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Self-Energizing Retention Mechanism for Zero-Insertion-Force Con- Nectors

IP.com Disclosure Number: IPCOM000038873D
Original Publication Date: 1987-Mar-01
Included in the Prior Art Database: 2005-Feb-01
Document File: 2 page(s) / 42K

Publishing Venue

IBM

Related People

Petrozello, JR: AUTHOR

Abstract

A spring-biased rotatable disk functions as a self-energizing retention mechanism for retaining an edge-type printed circuit card in a zero-insertion-force (ZIF) connector. The mechanism is actuated by the card itself or by an associated manually operated lever. (Image Omitted) Referring to Fig. 1 of the drawings, a rotatable disk 1 is mounted so that as a card 2 is inserted in the connector 3, an actuating pin 4, mounted on the card, engages disc 1 and rotates it about pivot 8, until the spring 5 passes the center position and causes the disk 1 to move to its retention position 6. This action is automatic during card insertion and applies a constant seating force to the card, accurately positioning it to the locating pin 7 in the connector. A force of 2.

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Self-Energizing Retention Mechanism for Zero-Insertion-Force Con- Nectors

A spring-biased rotatable disk functions as a self-energizing retention mechanism for retaining an edge-type printed circuit card in a zero-insertion- force (ZIF) connector. The mechanism is actuated by the card itself or by an associated manually operated lever.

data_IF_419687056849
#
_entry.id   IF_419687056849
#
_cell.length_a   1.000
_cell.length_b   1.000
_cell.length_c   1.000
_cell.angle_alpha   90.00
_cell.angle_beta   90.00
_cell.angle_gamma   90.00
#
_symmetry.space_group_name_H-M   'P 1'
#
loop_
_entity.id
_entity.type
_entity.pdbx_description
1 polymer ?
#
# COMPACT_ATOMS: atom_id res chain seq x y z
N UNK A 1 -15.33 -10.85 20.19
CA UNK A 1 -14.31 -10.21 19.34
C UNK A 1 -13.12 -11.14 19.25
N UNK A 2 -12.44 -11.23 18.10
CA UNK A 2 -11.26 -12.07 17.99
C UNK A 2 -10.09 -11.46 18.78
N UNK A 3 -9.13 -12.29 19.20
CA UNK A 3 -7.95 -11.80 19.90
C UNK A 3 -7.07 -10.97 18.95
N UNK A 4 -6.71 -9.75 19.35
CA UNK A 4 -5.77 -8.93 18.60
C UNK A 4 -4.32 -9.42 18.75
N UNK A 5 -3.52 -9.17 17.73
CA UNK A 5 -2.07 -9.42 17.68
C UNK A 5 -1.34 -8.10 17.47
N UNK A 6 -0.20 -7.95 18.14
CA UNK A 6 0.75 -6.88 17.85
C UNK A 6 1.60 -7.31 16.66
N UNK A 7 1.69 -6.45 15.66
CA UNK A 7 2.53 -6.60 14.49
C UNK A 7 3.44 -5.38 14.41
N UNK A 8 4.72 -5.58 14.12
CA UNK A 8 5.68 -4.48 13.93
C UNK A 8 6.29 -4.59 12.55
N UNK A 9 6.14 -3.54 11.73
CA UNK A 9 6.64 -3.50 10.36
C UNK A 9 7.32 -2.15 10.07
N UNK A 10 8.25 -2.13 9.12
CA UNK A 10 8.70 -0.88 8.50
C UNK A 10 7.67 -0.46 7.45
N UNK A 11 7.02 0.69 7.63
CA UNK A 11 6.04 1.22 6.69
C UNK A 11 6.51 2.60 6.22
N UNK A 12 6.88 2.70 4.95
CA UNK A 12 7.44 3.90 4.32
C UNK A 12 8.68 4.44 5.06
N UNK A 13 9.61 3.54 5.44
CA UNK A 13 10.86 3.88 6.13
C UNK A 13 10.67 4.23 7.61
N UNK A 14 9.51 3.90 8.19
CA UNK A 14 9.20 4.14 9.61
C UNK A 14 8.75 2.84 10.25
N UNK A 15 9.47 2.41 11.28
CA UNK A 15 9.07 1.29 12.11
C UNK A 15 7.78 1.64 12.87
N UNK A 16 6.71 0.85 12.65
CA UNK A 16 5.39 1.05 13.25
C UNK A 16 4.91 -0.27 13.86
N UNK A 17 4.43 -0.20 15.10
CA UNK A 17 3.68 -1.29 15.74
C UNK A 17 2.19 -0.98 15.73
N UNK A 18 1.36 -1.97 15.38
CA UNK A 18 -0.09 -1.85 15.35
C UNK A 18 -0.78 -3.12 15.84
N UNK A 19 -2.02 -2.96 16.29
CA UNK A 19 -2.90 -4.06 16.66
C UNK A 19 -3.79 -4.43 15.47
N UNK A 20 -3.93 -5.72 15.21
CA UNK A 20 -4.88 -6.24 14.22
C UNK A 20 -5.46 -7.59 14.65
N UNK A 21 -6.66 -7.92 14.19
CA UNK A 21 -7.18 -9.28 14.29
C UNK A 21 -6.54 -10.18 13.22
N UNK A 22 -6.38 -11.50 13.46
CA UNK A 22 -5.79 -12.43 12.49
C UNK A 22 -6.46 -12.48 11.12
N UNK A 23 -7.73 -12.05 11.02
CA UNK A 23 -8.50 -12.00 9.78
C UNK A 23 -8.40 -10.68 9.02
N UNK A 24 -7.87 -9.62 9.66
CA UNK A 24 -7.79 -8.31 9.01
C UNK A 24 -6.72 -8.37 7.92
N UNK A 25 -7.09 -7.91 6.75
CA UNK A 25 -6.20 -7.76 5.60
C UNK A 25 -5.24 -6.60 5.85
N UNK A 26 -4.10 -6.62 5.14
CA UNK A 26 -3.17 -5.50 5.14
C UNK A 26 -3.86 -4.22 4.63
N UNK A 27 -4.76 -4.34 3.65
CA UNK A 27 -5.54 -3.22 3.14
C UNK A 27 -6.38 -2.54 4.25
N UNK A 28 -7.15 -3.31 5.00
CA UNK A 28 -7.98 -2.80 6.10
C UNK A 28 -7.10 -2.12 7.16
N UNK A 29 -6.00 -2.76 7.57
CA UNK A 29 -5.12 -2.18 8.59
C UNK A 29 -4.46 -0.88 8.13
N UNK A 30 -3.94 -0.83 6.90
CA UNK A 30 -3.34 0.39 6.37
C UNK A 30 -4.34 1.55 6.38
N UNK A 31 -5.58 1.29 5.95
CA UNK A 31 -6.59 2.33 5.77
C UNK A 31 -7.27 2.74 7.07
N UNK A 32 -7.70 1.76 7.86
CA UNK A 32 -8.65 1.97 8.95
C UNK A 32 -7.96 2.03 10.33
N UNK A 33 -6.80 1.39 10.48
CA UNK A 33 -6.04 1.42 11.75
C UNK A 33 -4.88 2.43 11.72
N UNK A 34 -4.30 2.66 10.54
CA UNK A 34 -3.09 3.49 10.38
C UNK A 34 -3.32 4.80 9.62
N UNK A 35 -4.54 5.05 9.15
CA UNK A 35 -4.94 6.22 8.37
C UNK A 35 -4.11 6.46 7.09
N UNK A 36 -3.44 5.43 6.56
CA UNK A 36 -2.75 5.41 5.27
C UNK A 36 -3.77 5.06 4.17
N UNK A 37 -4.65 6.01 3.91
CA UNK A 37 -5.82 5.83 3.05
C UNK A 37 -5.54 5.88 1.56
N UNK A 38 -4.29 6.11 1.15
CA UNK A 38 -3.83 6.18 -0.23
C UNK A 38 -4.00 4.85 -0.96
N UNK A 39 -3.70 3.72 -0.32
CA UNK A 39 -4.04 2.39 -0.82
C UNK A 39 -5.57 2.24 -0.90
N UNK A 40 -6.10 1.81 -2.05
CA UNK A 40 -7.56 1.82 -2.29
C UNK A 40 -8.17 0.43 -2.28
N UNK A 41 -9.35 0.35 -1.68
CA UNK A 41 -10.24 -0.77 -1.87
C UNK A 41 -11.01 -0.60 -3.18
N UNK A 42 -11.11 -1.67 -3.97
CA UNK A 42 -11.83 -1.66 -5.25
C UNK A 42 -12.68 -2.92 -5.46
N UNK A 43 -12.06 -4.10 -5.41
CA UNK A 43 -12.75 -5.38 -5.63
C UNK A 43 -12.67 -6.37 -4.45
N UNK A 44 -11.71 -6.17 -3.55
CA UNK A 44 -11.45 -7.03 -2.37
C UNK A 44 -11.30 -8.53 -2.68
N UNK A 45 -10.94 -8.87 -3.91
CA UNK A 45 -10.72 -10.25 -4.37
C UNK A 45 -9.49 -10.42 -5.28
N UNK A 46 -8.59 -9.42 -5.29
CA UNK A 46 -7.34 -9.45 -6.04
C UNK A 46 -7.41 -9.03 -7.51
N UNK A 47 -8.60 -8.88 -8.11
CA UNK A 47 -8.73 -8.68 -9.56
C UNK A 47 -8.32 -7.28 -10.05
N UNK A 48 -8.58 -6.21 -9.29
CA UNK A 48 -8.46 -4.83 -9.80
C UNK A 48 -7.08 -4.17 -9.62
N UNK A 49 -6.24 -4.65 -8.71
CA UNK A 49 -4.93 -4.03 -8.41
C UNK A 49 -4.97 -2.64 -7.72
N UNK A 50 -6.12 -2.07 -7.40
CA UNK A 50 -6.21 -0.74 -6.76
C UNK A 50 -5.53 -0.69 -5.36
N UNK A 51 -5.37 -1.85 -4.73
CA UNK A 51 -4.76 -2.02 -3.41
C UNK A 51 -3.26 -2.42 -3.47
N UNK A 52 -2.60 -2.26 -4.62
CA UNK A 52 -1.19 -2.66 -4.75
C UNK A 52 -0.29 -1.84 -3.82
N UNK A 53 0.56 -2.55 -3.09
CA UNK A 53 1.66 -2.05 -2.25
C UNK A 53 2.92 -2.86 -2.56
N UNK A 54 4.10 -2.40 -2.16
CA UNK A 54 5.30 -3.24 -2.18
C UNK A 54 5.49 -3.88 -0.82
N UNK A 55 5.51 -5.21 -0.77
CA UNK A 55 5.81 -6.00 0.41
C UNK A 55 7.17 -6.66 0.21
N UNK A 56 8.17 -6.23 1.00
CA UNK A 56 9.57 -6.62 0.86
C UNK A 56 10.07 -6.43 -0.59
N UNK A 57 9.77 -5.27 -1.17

(Image Omitted)

Referring to Fig. 1 of the drawings, a rotatable disk 1 is mounted so that as a card 2 is inserted in the connector 3, an actuating pin 4, mounted on the card, engages disc 1 and rotates it about pivot 8, until the spring 5 passes the center position and causes the disk 1 to move to its retention position 6. This action is automatic during card insertion and applies a constant seating force to the card, accurately positioning it to the locating pin 7 in the connector. A force of 2.5 to 5 pounds is applied by the disc to the card, which is the force required to overcome the ZIF connector spring-wiping action. The design of rotating disk 1 is such that the actuation pin 4 trips the mechanism just before the card 2 is fully inserted, allowing the retention portion of the disk to drive the card to its retained position. This is accomplished by the design and placement of the energizing spring 5 which is to the right of the disk center during an empty connector situation and shifts to the left of the disc center to rotate the disk when activated by an inserted card. Removal of a card causes a reverse rotation of disk 1, as indicated in Fig. 2, and resets the disk for the next card insertion by cau...